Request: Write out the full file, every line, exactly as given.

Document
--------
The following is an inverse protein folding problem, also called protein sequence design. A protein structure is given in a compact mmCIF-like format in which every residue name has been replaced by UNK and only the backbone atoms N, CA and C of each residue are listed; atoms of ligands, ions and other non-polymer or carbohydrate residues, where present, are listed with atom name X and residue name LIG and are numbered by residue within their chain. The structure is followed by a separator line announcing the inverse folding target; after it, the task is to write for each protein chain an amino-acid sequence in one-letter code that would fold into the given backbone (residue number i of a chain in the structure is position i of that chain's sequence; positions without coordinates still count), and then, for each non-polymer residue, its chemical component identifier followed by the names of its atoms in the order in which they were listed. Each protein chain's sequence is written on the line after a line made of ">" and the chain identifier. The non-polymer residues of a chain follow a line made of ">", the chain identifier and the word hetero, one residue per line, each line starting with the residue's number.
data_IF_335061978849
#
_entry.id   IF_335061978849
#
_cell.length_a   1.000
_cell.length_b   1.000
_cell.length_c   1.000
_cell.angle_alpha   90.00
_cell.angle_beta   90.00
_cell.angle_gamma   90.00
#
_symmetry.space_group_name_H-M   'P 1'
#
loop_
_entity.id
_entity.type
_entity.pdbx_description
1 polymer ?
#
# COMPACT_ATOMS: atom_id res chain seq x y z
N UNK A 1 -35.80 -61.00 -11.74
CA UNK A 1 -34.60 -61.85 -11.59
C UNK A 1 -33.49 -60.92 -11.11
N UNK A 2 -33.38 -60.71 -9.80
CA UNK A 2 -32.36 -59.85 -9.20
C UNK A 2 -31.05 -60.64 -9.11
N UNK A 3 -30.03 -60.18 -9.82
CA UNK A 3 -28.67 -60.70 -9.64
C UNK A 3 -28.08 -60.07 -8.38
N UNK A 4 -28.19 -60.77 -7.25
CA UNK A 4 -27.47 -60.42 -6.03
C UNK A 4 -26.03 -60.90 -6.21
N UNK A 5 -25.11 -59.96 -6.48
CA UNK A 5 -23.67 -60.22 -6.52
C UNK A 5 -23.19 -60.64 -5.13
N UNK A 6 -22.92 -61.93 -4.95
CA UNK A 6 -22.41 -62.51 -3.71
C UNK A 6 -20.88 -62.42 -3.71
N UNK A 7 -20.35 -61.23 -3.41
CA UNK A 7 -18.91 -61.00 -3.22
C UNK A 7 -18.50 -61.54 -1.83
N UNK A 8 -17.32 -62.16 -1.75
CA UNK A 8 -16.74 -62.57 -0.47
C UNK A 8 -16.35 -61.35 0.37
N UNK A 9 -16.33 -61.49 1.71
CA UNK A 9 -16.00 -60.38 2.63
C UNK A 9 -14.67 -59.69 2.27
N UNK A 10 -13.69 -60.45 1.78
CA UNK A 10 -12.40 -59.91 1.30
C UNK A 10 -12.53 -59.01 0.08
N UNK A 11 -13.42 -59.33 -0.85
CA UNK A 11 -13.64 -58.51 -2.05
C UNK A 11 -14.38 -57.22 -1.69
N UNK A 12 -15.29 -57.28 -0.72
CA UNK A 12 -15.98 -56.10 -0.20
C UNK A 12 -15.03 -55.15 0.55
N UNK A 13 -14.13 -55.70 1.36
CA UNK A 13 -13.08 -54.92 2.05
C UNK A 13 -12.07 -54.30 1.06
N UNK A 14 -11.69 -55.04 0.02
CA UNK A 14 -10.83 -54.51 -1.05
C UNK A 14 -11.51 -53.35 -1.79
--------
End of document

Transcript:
The following is an inverse protein folding problem, also called protein sequence design. A protein structure is given in a compact mmCIF-like format in which every residue name has been replaced by UNK and only the backbone atoms N, CA and C of each residue are listed; atoms of ligands, ions and other non-polymer or carbohydrate residues, where present, are listed with atom name X and residue name LIG and are numbered by residue within their chain. The structure is followed by a separator line announcing the inverse folding target; after it, the task is to write for each protein chain an amino-acid sequence in one-letter code that would fold into the given backbone (residue number i of a chain in the structure is position i of that chain's sequence; positions without coordinates still count), and then, for each non-polymer residue, its chemical component identifier followed by the names of its atoms in the order in which they were listed. Each protein chain's sequence is written on the line after a line made of ">" and the chain identifier. The non-polymer residues of a chain follow a line made of ">", the chain identifier and the word hetero, one residue per line, each line starting with the residue's number.
data_IF_335061978849
#
_entry.id   IF_335061978849
#
_cell.length_a   1.000
_cell.length_b   1.000
_cell.length_c   1.000
_cell.angle_alpha   90.00
_cell.angle_beta   90.00
_cell.angle_gamma   90.00
#
_symmetry.space_group_name_H-M   'P 1'
#
loop_
_entity.id
_entity.type
_entity.pdbx_description
1 polymer ?
#
# COMPACT_ATOMS: atom_id res chain seq x y z
N UNK A 1 -35.80 -61.00 -11.74
CA UNK A 1 -34.60 -61.85 -11.59
C UNK A 1 -33.49 -60.92 -11.11
N UNK A 2 -33.38 -60.71 -9.80
CA UNK A 2 -32.36 -59.85 -9.20
C UNK A 2 -31.05 -60.64 -9.11
N UNK A 3 -30.03 -60.18 -9.82
CA UNK A 3 -28.67 -60.70 -9.64
C UNK A 3 -28.08 -60.07 -8.38
N UNK A 4 -28.19 -60.77 -7.25
CA UNK A 4 -27.47 -60.42 -6.03
C UNK A 4 -26.03 -60.90 -6.21
N UNK A 5 -25.11 -59.96 -6.48
CA UNK A 5 -23.67 -60.22 -6.52
C UNK A 5 -23.19 -60.64 -5.13
N UNK A 6 -22.92 -61.93 -4.95
CA UNK A 6 -22.41 -62.51 -3.71
C UNK A 6 -20.88 -62.42 -3.71
N UNK A 7 -20.35 -61.23 -3.41
CA UNK A 7 -18.91 -61.00 -3.22
C UNK A 7 -18.50 -61.54 -1.83
N UNK A 8 -17.32 -62.16 -1.75
CA UNK A 8 -16.74 -62.57 -0.47
C UNK A 8 -16.35 -61.35 0.37
N UNK A 9 -16.33 -61.49 1.71
CA UNK A 9 -16.00 -60.38 2.63
C UNK A 9 -14.67 -59.69 2.27
N UNK A 10 -13.69 -60.45 1.78
CA UNK A 10 -12.40 -59.91 1.30
C UNK A 10 -12.53 -59.01 0.08
N UNK A 11 -13.42 -59.33 -0.85
CA UNK A 11 -13.64 -58.51 -2.05
C UNK A 11 -14.38 -57.22 -1.69
N UNK A 12 -15.29 -57.28 -0.72
CA UNK A 12 -15.98 -56.10 -0.20
C UNK A 12 -15.03 -55.15 0.55
N UNK A 13 -14.13 -55.70 1.36
CA UNK A 13 -13.08 -54.92 2.05
C UNK A 13 -12.07 -54.30 1.06
N UNK A 14 -11.69 -55.04 0.02
CA UNK A 14 -10.83 -54.51 -1.05
C UNK A 14 -11.51 -53.35 -1.79